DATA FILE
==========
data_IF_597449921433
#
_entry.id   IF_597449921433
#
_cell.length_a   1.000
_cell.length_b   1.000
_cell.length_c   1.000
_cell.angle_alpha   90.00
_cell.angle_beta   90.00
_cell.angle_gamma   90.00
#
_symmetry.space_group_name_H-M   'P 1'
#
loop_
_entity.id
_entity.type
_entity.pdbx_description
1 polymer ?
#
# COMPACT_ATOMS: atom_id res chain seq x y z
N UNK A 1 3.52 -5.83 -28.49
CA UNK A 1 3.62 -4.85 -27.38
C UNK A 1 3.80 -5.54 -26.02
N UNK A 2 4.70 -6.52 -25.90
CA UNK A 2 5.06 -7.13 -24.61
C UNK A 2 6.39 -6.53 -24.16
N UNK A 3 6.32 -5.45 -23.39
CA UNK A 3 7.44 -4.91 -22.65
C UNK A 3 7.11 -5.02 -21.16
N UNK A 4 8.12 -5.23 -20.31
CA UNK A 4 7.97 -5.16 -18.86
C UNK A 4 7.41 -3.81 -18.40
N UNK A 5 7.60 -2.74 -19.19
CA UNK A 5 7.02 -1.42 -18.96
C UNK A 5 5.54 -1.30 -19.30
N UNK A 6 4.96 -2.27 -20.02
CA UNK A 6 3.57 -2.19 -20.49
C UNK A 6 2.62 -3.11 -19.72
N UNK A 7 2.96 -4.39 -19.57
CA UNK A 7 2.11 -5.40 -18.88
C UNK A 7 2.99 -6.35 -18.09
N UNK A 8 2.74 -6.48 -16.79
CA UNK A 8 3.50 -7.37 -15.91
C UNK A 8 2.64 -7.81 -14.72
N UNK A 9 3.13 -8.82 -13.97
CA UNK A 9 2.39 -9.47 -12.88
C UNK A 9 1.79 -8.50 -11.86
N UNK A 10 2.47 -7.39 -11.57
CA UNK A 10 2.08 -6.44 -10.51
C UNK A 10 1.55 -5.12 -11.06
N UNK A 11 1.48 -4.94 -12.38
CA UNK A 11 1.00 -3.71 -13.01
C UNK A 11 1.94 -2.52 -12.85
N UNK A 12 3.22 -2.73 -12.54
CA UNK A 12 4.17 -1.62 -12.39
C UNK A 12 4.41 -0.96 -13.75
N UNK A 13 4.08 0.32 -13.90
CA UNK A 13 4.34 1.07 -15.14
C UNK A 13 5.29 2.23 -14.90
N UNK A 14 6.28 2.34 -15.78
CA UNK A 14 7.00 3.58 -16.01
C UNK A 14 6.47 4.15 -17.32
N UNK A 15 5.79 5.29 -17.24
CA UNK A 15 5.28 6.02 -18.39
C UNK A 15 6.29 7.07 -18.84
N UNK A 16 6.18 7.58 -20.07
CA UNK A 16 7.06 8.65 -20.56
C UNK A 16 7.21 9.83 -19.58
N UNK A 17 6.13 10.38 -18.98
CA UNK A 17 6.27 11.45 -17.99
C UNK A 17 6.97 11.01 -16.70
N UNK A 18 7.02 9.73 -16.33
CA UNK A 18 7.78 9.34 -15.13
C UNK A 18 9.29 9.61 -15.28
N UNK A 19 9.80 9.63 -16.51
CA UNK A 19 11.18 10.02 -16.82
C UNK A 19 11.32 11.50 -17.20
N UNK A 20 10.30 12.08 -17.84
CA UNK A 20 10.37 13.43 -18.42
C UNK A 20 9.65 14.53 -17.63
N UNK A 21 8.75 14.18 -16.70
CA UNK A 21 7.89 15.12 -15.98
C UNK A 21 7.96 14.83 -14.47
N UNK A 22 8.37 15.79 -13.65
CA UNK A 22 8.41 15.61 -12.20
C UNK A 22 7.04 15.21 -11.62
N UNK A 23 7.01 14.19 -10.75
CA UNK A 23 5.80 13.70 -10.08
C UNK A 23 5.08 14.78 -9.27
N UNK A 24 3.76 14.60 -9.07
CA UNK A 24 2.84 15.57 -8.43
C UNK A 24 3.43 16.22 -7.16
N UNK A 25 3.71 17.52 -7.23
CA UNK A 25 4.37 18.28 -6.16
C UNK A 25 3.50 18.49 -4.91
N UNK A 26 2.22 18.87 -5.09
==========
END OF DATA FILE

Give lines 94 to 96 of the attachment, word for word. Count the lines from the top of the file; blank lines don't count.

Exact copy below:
CA UNK A 25 4.37 18.28 -6.16
C UNK A 25 3.50 18.49 -4.91
N UNK A 26 2.22 18.87 -5.09